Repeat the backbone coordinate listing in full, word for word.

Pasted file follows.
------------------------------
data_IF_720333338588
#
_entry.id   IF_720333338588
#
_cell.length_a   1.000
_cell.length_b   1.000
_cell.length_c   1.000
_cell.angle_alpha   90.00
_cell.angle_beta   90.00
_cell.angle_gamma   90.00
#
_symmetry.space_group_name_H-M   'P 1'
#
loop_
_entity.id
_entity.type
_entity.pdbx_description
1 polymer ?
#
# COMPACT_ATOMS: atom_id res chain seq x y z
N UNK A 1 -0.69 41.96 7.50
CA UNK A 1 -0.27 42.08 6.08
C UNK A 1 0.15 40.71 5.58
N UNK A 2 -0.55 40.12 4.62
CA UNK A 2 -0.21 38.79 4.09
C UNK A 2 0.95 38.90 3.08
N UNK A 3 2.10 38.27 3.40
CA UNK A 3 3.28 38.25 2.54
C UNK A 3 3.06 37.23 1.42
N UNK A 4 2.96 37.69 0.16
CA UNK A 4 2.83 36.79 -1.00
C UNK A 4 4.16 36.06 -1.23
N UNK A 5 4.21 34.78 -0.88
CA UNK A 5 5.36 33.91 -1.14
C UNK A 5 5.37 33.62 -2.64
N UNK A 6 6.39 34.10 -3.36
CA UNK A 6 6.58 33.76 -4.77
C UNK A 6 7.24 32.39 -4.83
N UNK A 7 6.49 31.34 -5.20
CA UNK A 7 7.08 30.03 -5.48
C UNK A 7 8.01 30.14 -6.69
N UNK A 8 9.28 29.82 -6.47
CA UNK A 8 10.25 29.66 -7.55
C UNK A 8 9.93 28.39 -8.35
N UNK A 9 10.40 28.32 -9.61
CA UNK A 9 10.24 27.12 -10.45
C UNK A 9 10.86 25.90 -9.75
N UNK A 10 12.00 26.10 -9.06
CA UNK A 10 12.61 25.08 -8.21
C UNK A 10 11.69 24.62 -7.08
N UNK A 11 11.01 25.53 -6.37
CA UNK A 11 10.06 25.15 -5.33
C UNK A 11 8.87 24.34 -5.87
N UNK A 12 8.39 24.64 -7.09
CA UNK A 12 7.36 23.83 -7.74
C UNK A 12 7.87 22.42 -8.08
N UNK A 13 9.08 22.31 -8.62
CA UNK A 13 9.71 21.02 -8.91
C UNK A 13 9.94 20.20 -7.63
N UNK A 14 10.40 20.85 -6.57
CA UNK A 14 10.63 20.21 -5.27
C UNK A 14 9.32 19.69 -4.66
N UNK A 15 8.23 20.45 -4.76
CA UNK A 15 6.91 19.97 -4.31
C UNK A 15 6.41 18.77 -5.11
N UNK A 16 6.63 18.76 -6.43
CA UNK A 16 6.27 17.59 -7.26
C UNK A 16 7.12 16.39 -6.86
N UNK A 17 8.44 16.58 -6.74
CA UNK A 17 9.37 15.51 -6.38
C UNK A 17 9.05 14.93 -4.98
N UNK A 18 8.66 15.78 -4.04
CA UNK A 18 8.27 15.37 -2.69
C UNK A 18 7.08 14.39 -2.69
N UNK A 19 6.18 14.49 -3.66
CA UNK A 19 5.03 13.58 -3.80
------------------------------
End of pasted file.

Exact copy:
data_IF_720333338588
#
_entry.id   IF_720333338588
#
_cell.length_a   1.000
_cell.length_b   1.000
_cell.length_c   1.000
_cell.angle_alpha   90.00
_cell.angle_beta   90.00
_cell.angle_gamma   90.00
#
_symmetry.space_group_name_H-M   'P 1'
#
loop_
_entity.id
_entity.type
_entity.pdbx_description
1 polymer ?
#
# COMPACT_ATOMS: atom_id res chain seq x y z
N UNK A 1 -0.69 41.96 7.50
CA UNK A 1 -0.27 42.08 6.08
C UNK A 1 0.15 40.71 5.58
N UNK A 2 -0.55 40.12 4.62
CA UNK A 2 -0.21 38.79 4.09
C UNK A 2 0.95 38.90 3.08
N UNK A 3 2.10 38.27 3.40
CA UNK A 3 3.28 38.25 2.54
C UNK A 3 3.06 37.23 1.42
N UNK A 4 2.96 37.69 0.16
CA UNK A 4 2.83 36.79 -1.00
C UNK A 4 4.16 36.06 -1.23
N UNK A 5 4.21 34.78 -0.88
CA UNK A 5 5.36 33.91 -1.14
C UNK A 5 5.37 33.62 -2.64
N UNK A 6 6.39 34.10 -3.36
CA UNK A 6 6.58 33.76 -4.77
C UNK A 6 7.24 32.39 -4.83
N UNK A 7 6.49 31.34 -5.20
CA UNK A 7 7.08 30.03 -5.48
C UNK A 7 8.01 30.14 -6.69
N UNK A 8 9.28 29.82 -6.47
CA UNK A 8 10.25 29.66 -7.55
C UNK A 8 9.93 28.39 -8.35
N UNK A 9 10.40 28.32 -9.61
CA UNK A 9 10.24 27.12 -10.45
C UNK A 9 10.86 25.90 -9.75
N UNK A 10 12.00 26.10 -9.06
CA UNK A 10 12.61 25.08 -8.21
C UNK A 10 11.69 24.62 -7.08
N UNK A 11 11.01 25.53 -6.37
CA UNK A 11 10.06 25.15 -5.33
C UNK A 11 8.87 24.34 -5.87
N UNK A 12 8.39 24.64 -7.09
CA UNK A 12 7.36 23.83 -7.74
C UNK A 12 7.87 22.42 -8.08
N UNK A 13 9.08 22.31 -8.62
CA UNK A 13 9.71 21.02 -8.91
C UNK A 13 9.94 20.20 -7.63
N UNK A 14 10.40 20.85 -6.57
CA UNK A 14 10.63 20.21 -5.27
C UNK A 14 9.32 19.69 -4.66
N UNK A 15 8.23 20.45 -4.76
CA UNK A 15 6.91 19.97 -4.31
C UNK A 15 6.41 18.77 -5.11
N UNK A 16 6.63 18.76 -6.43
CA UNK A 16 6.27 17.59 -7.26
C UNK A 16 7.12 16.39 -6.86
N UNK A 17 8.44 16.58 -6.74
CA UNK A 17 9.37 15.51 -6.38
C UNK A 17 9.05 14.93 -4.98
N UNK A 18 8.66 15.78 -4.04
CA UNK A 18 8.27 15.37 -2.69
C UNK A 18 7.08 14.39 -2.69
N UNK A 19 6.18 14.49 -3.66
CA UNK A 19 5.03 13.58 -3.80